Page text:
Area Forecast Discussion
National Weather Service Phoenix AZ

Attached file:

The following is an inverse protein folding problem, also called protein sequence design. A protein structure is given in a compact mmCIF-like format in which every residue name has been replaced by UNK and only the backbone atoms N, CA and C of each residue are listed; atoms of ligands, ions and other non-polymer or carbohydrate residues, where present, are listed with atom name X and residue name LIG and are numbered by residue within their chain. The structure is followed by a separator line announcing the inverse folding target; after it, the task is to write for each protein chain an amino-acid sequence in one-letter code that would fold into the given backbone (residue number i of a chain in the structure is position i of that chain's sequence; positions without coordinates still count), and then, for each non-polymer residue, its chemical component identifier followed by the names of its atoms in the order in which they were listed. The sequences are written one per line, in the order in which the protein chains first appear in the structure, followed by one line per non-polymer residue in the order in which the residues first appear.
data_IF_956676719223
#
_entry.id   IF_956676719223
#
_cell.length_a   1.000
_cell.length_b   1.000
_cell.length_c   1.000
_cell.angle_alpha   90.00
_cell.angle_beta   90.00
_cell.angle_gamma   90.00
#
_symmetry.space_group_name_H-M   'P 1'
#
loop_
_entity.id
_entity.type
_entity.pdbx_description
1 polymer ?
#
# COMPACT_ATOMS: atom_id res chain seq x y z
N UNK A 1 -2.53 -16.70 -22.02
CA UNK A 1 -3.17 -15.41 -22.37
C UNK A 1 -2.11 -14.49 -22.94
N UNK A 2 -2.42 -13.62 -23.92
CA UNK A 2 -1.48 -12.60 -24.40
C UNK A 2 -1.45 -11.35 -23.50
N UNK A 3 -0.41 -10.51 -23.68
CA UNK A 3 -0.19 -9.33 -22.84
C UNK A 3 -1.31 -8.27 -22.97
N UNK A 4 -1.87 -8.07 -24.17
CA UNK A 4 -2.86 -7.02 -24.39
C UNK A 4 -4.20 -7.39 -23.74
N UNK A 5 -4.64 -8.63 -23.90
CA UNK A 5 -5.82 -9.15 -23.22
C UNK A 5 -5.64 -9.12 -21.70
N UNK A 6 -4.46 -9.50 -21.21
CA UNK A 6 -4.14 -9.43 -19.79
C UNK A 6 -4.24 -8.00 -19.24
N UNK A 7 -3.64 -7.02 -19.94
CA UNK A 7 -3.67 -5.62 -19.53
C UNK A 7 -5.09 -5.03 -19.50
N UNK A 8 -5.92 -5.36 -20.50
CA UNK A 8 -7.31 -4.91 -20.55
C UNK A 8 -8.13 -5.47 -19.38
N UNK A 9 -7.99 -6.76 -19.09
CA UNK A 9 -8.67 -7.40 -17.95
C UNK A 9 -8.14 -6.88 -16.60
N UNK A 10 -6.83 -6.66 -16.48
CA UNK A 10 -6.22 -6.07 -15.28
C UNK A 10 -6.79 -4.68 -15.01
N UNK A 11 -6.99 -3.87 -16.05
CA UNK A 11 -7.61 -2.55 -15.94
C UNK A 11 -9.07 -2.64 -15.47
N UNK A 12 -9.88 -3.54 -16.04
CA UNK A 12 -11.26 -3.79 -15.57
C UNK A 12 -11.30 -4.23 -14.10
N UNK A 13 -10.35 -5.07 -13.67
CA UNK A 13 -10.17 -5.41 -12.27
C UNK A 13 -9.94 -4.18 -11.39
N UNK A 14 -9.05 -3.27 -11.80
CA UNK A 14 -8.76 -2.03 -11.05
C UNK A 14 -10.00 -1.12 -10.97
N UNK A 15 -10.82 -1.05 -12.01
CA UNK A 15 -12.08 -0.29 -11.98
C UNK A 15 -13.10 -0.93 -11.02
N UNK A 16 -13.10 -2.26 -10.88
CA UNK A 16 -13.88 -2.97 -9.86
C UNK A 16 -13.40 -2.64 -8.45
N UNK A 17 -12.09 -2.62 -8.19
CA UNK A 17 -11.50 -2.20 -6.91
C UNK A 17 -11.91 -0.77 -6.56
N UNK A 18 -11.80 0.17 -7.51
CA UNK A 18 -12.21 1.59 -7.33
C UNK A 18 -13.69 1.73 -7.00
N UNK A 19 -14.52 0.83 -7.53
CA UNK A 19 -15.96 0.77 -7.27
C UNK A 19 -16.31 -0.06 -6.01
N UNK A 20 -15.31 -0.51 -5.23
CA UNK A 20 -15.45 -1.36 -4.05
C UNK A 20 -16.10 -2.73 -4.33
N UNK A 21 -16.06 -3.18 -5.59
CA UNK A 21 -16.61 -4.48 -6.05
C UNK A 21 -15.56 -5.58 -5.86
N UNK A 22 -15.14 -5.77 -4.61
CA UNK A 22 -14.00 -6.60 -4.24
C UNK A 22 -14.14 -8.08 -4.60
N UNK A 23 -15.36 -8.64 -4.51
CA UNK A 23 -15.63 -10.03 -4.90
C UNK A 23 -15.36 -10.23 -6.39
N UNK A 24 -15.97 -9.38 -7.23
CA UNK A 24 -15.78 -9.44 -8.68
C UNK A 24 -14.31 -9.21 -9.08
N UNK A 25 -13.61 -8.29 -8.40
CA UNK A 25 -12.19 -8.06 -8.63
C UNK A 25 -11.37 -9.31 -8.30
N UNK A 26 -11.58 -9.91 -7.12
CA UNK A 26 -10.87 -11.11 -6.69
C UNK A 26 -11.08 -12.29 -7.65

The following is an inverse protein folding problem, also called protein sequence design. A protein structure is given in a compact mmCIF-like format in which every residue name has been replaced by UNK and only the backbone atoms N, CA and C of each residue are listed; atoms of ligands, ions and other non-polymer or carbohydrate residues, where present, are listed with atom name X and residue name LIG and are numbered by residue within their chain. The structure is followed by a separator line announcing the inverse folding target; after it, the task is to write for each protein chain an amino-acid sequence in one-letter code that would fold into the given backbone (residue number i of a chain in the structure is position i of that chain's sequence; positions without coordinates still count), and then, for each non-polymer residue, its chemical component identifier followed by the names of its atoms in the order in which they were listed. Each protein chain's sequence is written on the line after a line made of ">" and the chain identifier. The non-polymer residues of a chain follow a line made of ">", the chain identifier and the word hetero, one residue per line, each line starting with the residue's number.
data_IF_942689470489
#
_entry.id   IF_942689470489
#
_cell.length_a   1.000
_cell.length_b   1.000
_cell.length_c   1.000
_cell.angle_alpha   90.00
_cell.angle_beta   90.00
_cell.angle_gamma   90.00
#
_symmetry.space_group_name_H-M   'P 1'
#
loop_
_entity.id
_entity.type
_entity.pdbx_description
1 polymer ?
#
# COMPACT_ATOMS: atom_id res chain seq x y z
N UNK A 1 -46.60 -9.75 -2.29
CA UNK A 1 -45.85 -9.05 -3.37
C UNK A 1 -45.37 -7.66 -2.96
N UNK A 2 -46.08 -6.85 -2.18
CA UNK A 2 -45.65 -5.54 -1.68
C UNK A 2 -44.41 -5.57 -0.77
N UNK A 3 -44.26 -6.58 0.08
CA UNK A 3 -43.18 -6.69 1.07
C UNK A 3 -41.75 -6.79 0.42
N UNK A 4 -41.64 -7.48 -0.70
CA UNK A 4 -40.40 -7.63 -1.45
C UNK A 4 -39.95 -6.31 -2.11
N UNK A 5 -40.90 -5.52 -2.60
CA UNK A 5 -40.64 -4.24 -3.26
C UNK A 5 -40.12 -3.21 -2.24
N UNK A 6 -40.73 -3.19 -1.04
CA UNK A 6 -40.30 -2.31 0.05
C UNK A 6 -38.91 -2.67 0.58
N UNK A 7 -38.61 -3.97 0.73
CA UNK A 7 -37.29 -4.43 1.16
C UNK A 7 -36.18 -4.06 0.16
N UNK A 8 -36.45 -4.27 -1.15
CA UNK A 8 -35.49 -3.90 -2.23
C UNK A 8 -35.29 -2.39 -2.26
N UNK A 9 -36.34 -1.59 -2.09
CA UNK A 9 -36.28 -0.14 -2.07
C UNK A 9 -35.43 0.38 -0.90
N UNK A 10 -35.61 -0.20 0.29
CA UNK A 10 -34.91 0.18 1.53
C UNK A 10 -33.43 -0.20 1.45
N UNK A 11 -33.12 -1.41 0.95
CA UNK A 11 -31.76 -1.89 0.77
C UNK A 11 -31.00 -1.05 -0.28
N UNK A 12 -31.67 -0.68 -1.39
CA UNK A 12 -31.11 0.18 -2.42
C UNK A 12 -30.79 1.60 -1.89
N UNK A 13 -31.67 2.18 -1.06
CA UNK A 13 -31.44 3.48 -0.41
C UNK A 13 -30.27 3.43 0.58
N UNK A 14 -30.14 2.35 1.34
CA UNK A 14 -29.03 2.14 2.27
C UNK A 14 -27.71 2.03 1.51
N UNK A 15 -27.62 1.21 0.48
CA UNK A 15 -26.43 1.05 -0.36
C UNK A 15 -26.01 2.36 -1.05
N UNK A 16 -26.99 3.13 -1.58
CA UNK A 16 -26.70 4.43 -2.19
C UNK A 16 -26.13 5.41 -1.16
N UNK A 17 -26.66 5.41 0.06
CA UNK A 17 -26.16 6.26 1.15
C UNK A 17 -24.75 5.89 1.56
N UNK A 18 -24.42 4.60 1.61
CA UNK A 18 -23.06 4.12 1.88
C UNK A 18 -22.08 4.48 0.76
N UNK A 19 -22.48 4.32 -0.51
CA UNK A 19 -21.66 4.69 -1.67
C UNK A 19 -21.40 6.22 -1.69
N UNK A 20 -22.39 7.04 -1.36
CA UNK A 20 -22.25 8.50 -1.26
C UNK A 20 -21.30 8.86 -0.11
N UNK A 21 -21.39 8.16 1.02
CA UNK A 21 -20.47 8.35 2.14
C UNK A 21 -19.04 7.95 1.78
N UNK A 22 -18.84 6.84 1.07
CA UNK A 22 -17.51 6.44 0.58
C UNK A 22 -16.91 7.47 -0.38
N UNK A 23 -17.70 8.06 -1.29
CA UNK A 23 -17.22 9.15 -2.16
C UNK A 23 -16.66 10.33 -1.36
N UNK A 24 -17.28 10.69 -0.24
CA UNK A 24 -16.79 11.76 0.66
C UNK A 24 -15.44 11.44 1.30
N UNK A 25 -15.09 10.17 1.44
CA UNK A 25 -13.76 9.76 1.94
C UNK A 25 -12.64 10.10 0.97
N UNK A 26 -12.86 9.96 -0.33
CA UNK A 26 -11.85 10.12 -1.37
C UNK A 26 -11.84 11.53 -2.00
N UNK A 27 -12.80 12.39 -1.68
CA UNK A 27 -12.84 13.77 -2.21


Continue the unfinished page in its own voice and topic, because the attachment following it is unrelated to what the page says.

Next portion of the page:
450 PM MST Sat Jul 25 2020 .UPDATE... Updated Aviation && .SYNOPSIS... Chances for showers and thunderstorms will generally favor the higher terrain north and east of Phoenix this weekend. Southwestern Arizona and southeastern California will remain dry as the moisture remains farther east. High pressure will build across Arizona next week, resulting in a return to above normal temperatures and below normal precipitation chances. && .DISCUSSION... Latest water vapor imagery reveals a well-defined PVD across Sonora, with deeper moisture displaced north and east of the vort max across eastern Arizona. Further west, another closed low is evident across California. Ahead of this system, relatively dry Pacific air is being transported into southern California and western Arizona. Latest ACARS soundings confirm the drying around 850 mb, which is beginning to make its way to the surface across the lower deserts. Meanwhile, further aloft at 700 mb, the latest RAP streamline analysis depicts a weak anticyclonic flow, resulting in light north and northwesterly winds from Maricopa County eastward. General consensus amongst the HREF CAMs is that the best chance for showers and thunderstorms this afternoon will remain confined to the higher terrain of southern Gila County in the vicinity of the deeper moisture, and along the moisture gradient across northeastern Maricopa County. Main concern for today will be slow-moving cells that have the potential to produce heavy rain and perhaps even isolated flash flooding near the burn scars. With the aforementioned northerly component to the flow, storm motion will generally be southward towards the foothills and lower deserts. CAPE may be high enough for isolated storms to survive into the foothills, however the environment remains unfavorable for convection in the lower deserts with the warm layer near 450 mb yielding weak mid-level lapse rates. Even the most aggressive CAMs indicate little potential for outflows to reach the Valley and consequently PoPs remain below 5 percent for the Phoenix area. && .PREVIOUS DISCUSSION... The forecast for tomorrow looks conceptually similar to today but with slightly lower PoPs over the higher terrain and just minuscule chances for the lower desert as drier air continues to overtake more of the region. Guidance trends consistently support this evolution, but as always the case with convection, the outcomes from the previous day`s events can change the forecast from day-to-day. Drier conditions will eventually solidify by early next week confining most thunderstorm activity over the higher terrain well east of Phoenix, and over southeastern Arizona. The GEFS and EPS are both in pretty good agreement with the subtropical ridge re-centering over Arizona, which is not the most ideal location for monsoon rains. Given this, most ensemble members from both sets of guidance are very bearish regarding rain chances in Phoenix and most everywhere else in the forecast area beyond this weekend. If the guidance is off, and the ridge positions closer to the Four Corners area instead, we might be able to realize a more favorable monsoonal pattern. Another wrinkle to consider is the potential implications from Tropical Storm Hanna but confidence in any particular development is very low at this time. Otherwise, drier conditions combined with increasing atmospheric thickness underneath the ridge will support a warming trend. Forecast highs will approach 110 degrees Sunday/Monday, and remain in the 108-113 degree range for much of next week. As of now, no heat watches or warnings are planned but the increased heat risk will require monitoring. && .AVIATION...Updated at 2350Z. South-Central Arizona including KPHX, KIWA, KSDL, and KDVT: With SHRA/TS remaining well east of Phoenix through Sunday evening, identifying wind shifts will be the primary forecasting challenge. Storm outflows should be far less defined this evening versus previous days, and chances of distinct wind shifts are only remote. A wind shift to the traditional overnight easterly may be more delayed than usual, and a switch at KPHX may not occur until after sunrise Sunday, if at all. Otherwise, light westerly winds will settle over the region by early afternoon with a somewhat better chance of a more organized easterly outflow boundary later Sunday evening. Southeast California/Southwest Arizona including KIPL and KBLH: No substantial aviation issues will exist through Sunday night under clear skies. Trends in wind shifts will be similar to the past several days with directions oscillating between SE and SW, and in many cases variable for extended periods. && .FIRE WEATHER... Tuesday through Saturday: High pressure will build across Arizona, resulting in a return to above normal temperatures and below normal precipitation chances. Nevertheless, moisture will be sufficient for at least isolated storms each day, particularly across the higher terrain north and east of Phoenix. Min RHs will generally fall into the teens each afternoon. Meanwhile, winds will be light and diurnal each day, except in the vicinity of with thunderstorms. && .SPOTTER INFORMATION STATEMENT... Spotters should follow standard reporting procedures. && .PSR WATCHES/WARNINGS/ADVISORIES... AZ...None. CA...None. && $$ DISCUSSION...Hirsch PREVIOUS DISCUSSION...Deems AVIATION...MO FIRE WEATHER...Hirsch